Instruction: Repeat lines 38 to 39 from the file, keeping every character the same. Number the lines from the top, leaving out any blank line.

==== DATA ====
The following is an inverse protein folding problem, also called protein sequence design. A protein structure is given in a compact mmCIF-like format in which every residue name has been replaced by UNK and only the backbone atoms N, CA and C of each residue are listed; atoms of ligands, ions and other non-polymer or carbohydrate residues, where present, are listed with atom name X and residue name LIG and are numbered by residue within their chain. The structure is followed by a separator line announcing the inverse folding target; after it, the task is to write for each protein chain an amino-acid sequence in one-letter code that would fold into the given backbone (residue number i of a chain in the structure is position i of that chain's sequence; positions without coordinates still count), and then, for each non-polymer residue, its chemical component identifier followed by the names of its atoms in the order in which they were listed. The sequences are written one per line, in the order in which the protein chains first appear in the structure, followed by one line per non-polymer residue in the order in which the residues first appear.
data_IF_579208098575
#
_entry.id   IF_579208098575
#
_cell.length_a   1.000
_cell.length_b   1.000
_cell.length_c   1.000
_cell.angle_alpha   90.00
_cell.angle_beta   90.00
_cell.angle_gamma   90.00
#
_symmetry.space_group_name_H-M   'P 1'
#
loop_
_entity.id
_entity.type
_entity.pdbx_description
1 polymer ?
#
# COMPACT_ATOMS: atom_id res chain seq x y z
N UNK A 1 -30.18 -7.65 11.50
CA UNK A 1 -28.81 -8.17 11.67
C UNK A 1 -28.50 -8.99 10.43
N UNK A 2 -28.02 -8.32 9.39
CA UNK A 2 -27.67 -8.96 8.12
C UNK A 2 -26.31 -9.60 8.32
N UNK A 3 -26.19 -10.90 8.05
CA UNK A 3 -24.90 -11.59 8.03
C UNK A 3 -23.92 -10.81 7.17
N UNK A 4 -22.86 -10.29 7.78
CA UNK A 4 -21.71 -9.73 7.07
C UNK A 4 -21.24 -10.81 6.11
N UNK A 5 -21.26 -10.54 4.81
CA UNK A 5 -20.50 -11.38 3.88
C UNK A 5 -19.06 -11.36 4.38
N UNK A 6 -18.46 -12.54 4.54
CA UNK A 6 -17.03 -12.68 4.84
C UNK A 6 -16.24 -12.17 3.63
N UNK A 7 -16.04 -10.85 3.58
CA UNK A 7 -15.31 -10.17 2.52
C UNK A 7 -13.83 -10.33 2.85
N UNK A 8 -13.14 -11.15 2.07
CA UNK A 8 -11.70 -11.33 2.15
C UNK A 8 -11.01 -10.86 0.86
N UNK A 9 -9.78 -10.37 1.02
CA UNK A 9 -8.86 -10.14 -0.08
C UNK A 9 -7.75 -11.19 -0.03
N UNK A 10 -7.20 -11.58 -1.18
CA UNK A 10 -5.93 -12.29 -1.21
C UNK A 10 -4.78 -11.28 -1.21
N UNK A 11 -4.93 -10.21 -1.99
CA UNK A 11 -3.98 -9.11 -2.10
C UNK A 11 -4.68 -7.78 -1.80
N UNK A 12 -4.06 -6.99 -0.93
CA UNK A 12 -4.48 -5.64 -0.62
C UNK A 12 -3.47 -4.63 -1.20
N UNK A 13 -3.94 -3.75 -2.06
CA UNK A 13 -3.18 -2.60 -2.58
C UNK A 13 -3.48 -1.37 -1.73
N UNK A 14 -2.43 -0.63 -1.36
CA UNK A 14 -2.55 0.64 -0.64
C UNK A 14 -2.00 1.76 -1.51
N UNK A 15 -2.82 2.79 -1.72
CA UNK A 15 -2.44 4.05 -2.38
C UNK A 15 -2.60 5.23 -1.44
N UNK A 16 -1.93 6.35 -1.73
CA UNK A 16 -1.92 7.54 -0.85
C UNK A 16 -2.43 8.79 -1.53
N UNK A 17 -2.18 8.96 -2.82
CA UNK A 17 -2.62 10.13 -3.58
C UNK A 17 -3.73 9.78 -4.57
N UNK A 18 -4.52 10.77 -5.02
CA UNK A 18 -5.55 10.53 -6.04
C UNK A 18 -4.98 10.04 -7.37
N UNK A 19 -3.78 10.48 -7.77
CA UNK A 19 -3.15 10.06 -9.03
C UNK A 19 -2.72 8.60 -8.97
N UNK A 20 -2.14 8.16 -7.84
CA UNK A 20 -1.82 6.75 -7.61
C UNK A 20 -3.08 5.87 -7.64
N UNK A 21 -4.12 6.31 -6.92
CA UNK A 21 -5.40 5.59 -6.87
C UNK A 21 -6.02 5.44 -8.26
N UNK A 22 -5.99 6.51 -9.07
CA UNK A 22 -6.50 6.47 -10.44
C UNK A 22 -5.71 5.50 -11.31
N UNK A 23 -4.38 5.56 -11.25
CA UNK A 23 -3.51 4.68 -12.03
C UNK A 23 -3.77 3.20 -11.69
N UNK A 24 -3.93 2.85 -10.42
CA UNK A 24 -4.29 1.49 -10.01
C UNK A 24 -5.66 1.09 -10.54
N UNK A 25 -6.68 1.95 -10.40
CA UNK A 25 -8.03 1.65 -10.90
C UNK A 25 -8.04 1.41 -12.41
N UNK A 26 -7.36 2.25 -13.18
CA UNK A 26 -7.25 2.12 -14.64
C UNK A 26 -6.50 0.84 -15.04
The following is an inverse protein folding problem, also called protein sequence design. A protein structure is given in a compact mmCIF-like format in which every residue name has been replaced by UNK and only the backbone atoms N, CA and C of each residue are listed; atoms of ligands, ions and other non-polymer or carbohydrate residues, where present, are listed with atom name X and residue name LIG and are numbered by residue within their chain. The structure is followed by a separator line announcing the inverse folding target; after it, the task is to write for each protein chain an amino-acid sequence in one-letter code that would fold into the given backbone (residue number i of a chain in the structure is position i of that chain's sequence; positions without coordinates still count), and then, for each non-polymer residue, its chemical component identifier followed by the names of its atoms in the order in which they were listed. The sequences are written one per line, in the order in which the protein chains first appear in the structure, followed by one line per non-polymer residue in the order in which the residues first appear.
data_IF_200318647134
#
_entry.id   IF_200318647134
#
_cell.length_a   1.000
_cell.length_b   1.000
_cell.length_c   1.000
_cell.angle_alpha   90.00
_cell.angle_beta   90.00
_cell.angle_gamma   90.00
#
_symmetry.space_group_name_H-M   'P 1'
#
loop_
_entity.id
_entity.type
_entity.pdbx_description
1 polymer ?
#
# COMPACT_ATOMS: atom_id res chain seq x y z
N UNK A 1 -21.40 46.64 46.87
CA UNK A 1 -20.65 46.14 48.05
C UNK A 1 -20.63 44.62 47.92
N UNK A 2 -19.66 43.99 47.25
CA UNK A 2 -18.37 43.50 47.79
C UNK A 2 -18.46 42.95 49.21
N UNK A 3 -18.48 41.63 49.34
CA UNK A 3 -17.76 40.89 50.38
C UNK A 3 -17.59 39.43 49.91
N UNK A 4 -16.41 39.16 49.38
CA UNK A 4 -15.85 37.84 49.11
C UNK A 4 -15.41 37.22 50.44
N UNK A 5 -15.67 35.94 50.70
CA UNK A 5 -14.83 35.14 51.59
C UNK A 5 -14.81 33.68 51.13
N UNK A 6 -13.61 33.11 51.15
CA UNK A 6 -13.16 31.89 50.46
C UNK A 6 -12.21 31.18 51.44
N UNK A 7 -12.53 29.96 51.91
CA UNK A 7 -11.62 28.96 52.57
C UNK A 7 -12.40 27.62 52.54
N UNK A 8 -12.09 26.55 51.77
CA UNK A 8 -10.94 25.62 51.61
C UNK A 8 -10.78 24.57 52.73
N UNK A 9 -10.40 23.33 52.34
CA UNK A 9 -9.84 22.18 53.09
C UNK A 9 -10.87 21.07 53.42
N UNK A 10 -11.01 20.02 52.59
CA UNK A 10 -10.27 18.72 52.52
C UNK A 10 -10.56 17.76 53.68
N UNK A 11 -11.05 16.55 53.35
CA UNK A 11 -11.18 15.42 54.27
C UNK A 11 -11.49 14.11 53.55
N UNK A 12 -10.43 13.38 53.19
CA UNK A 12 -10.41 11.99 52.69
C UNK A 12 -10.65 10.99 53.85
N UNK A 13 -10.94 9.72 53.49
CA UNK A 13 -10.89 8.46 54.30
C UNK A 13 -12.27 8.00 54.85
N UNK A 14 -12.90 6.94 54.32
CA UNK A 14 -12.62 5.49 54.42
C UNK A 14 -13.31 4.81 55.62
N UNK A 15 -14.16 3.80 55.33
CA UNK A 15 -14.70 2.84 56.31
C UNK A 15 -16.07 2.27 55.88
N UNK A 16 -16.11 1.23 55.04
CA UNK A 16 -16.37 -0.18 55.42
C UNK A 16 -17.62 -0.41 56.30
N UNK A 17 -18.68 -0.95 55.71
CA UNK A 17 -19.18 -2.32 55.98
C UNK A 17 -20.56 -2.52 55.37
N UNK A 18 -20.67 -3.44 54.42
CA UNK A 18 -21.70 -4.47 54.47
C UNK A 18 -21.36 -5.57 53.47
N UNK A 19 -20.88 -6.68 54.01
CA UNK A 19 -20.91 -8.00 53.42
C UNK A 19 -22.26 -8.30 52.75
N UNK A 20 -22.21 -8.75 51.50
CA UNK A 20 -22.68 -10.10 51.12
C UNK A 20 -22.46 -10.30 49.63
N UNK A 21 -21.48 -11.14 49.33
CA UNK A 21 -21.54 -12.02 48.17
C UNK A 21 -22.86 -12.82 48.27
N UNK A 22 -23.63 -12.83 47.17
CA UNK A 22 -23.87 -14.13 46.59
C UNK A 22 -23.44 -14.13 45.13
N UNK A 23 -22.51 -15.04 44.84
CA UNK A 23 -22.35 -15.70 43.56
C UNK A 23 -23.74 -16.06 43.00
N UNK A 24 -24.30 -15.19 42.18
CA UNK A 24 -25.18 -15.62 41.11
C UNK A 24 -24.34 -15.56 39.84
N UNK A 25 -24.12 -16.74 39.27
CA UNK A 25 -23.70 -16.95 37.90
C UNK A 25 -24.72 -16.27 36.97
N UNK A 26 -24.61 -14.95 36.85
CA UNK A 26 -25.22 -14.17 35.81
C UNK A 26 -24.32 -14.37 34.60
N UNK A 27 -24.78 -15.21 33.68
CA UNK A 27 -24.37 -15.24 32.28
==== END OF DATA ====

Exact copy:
CA UNK A 6 -17.03 -12.68 4.84
C UNK A 6 -16.24 -12.17 3.63